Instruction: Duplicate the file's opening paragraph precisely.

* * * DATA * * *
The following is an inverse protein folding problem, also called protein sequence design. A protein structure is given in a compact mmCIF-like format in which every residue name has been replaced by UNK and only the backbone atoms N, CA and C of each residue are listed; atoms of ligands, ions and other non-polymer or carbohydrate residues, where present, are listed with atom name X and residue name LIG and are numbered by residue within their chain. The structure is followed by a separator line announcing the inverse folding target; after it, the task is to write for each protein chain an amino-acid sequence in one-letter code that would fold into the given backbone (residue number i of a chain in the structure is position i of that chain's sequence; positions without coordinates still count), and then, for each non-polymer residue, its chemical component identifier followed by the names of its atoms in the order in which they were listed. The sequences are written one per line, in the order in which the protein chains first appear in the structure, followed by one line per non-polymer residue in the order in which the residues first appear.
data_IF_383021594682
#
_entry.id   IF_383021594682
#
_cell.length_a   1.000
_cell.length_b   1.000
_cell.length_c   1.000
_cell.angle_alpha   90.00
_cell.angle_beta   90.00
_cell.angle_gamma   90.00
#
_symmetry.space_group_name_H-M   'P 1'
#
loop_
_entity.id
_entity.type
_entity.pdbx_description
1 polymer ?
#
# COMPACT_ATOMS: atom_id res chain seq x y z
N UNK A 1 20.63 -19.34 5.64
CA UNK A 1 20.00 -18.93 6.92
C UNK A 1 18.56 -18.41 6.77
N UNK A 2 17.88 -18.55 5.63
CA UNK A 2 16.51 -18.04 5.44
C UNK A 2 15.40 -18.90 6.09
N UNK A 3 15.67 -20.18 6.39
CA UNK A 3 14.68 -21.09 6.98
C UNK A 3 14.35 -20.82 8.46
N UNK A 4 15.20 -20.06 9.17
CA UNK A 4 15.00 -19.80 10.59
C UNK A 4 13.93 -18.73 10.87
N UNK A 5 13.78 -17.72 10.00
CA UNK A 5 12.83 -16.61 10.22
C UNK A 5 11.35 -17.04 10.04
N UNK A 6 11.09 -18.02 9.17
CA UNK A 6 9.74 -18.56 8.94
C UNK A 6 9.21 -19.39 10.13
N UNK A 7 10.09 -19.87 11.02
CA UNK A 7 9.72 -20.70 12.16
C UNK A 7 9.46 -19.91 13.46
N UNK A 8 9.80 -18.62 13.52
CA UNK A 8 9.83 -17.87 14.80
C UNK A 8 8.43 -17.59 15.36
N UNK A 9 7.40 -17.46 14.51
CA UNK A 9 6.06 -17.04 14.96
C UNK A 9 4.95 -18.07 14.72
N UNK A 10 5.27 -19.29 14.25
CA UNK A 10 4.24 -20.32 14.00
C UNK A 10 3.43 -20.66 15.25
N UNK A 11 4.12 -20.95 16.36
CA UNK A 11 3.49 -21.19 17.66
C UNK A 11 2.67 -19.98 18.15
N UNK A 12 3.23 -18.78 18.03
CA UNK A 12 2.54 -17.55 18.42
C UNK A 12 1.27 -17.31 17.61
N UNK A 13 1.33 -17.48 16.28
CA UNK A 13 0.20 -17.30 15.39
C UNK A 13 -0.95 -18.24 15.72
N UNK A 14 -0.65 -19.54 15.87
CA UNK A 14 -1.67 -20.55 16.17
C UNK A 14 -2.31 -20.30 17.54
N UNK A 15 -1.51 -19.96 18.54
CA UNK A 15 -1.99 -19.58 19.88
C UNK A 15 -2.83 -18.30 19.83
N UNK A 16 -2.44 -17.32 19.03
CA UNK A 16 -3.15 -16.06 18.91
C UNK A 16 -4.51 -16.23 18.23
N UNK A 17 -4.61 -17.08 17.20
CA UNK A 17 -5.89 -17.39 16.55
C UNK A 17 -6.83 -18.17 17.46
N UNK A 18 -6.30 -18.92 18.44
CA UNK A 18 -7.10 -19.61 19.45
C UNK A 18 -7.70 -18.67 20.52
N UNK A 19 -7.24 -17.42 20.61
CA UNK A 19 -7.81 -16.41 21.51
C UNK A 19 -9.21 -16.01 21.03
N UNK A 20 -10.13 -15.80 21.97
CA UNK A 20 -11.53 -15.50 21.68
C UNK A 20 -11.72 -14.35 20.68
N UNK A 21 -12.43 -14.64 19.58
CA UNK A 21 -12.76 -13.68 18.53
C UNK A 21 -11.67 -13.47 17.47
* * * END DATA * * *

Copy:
The following is an inverse protein folding problem, also called protein sequence design. A protein structure is given in a compact mmCIF-like format in which every residue name has been replaced by UNK and only the backbone atoms N, CA and C of each residue are listed; atoms of ligands, ions and other non-polymer or carbohydrate residues, where present, are listed with atom name X and residue name LIG and are numbered by residue within their chain. The structure is followed by a separator line announcing the inverse folding target; after it, the task is to write for each protein chain an amino-acid sequence in one-letter code that would fold into the given backbone (residue number i of a chain in the structure is position i of that chain's sequence; positions without coordinates still count), and then, for each non-polymer residue, its chemical component identifier followed by the names of its atoms in the order in which they were listed. The sequences are written one per line, in the order in which the protein chains first appear in the structure, followed by one line per non-polymer residue in the order in which the residues first appear.